But these conversations do not come naturally to most. Staff need training in best practices for patient financial communications – to consult with patients about their benefits and to have clear, focused conversations about financial matters.
- Authorizations, certifications, referrals
- Physician calls
- Verbal orders from on-call physicians
- Scheduling calls
- Pricing hotline/estimates
- Patient calls on nurse helpline
- Calls in Emergency Department
- Customer service calls
- In-person encounters
Health First uses the Trace quality scoring module for a consistent, objective approach to scoring patient interactions.
Scorecards and reports: Track and trend quality scores by team, agent or focus area
Random recording selector: Generate list of randomly-selected recordings to eliminate reviewer bias in scoring
Bookmarking: Bookmark recordings and return to a particular portion during playback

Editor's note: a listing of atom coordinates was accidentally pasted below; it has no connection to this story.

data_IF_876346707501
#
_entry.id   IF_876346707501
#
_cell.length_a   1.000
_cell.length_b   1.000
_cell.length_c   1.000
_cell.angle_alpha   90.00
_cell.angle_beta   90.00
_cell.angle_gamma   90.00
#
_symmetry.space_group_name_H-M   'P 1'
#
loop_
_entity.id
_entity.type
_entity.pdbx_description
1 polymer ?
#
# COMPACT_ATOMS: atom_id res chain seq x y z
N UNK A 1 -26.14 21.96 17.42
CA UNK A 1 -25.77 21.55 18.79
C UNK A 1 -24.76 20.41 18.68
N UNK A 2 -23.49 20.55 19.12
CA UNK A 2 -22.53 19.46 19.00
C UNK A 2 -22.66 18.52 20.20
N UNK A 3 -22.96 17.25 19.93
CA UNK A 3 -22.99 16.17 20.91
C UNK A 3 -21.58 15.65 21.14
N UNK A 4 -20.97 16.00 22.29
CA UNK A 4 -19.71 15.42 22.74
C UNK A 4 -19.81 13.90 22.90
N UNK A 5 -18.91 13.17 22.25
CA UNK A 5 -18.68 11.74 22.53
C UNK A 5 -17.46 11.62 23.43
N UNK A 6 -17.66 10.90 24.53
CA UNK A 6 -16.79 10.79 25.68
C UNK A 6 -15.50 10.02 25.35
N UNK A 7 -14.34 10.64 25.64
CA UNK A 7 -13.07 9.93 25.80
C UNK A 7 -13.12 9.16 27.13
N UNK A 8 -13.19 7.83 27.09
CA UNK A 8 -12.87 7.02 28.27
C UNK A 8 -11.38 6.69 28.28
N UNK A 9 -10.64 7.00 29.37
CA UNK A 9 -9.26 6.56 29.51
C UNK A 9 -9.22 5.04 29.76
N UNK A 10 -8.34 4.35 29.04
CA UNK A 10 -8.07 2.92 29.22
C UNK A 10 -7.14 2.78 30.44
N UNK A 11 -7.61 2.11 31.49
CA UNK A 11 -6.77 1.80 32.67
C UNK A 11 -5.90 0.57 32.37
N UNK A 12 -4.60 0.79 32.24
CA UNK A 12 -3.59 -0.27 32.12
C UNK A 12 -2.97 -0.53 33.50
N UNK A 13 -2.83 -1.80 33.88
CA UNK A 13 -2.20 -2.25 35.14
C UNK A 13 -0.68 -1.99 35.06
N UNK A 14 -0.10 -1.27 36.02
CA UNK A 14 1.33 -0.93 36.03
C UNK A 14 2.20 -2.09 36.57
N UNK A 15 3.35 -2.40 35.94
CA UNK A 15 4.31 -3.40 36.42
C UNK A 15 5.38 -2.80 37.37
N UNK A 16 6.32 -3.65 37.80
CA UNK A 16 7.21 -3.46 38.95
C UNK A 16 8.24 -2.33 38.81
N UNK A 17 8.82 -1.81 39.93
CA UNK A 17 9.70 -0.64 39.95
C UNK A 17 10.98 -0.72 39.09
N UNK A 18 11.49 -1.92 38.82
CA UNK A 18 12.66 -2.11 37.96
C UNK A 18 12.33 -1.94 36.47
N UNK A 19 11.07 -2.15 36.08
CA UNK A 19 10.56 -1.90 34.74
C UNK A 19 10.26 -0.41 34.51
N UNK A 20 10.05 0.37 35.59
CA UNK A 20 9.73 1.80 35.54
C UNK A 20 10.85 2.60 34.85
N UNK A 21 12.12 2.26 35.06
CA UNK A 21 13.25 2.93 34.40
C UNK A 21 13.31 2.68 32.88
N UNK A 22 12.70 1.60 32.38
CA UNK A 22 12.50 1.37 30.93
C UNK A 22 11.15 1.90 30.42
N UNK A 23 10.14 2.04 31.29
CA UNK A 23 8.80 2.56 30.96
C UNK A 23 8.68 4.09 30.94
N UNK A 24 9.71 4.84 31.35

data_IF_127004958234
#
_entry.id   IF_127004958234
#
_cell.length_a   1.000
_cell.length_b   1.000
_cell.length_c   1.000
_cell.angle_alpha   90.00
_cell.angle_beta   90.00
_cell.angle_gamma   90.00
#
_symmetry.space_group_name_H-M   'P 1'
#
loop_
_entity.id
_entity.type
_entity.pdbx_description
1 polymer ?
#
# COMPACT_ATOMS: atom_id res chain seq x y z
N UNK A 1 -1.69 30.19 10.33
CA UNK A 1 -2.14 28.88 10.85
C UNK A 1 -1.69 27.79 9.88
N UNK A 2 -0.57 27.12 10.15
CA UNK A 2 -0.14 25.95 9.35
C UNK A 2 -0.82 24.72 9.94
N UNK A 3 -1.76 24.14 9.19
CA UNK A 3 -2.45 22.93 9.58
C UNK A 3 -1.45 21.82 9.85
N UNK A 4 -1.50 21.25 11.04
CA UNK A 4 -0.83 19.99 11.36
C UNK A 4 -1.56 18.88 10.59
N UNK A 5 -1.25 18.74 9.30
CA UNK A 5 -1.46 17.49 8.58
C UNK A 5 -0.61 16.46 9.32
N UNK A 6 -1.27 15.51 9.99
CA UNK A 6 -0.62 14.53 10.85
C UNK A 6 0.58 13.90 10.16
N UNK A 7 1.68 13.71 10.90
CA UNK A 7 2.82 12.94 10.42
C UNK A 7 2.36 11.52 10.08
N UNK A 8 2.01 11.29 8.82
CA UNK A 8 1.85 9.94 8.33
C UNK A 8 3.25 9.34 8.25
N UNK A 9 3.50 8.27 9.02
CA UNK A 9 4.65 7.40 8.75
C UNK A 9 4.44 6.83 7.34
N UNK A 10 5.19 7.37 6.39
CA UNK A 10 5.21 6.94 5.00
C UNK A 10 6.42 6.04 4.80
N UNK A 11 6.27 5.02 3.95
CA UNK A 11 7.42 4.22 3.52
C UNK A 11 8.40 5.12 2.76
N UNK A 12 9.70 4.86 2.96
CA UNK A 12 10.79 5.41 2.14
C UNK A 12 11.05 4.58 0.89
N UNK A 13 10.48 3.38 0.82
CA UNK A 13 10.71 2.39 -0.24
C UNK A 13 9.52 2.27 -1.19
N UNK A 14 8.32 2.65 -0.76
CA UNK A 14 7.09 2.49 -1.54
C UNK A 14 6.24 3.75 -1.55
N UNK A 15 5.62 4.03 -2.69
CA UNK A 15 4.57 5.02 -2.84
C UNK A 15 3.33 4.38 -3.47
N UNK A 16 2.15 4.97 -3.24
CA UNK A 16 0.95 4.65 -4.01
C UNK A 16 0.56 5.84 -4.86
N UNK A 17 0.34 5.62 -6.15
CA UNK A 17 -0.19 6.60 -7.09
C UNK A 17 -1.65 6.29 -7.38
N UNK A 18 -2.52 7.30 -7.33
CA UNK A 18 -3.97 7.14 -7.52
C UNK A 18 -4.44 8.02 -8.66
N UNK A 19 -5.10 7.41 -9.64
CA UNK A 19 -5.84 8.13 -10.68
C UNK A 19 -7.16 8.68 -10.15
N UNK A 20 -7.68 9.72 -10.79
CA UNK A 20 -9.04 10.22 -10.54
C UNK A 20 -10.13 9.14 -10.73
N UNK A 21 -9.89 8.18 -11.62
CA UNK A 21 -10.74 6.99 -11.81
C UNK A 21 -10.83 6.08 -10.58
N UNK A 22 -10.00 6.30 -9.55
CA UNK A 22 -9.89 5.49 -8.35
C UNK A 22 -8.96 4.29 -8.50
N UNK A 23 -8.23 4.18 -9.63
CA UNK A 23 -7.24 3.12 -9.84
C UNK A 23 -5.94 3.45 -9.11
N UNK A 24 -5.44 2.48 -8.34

Review with staff: Share recordings and reports for training and performance improvement
To improve patient financial communications, Health First implemented Trace by Vyne Medical to capture and integrate voice, fax and electronic exchanges that occur across the revenue cycle. Records are digitized and tied to the patient account for search, retrieval and sharing.
Health First uses Trace to record inbound and outbound phone calls with payers, physicians and patients. Associates record calls through a USB connection to their PCs and index recordings to criteria such as patient, physician, insurer and date of service. Hospitals also use the technology platform to capture and digitize faxes from physicians and payers, as well electronic exchanges from payer web sites and ancillary systems.
Once indexed, recordings and documents are searchable and retrievable for playback and viewing through a web-based portal. Links are also referenced in the EHR and placed alongside the care record to form a more a complete view of available patient data.
Recording Patient Financial Conversations
“Anytime we are asking for money, we definitely want to record the conversation, and we reference the recordings on a daily basis,” said Michelle Fox, Director of Patient Access.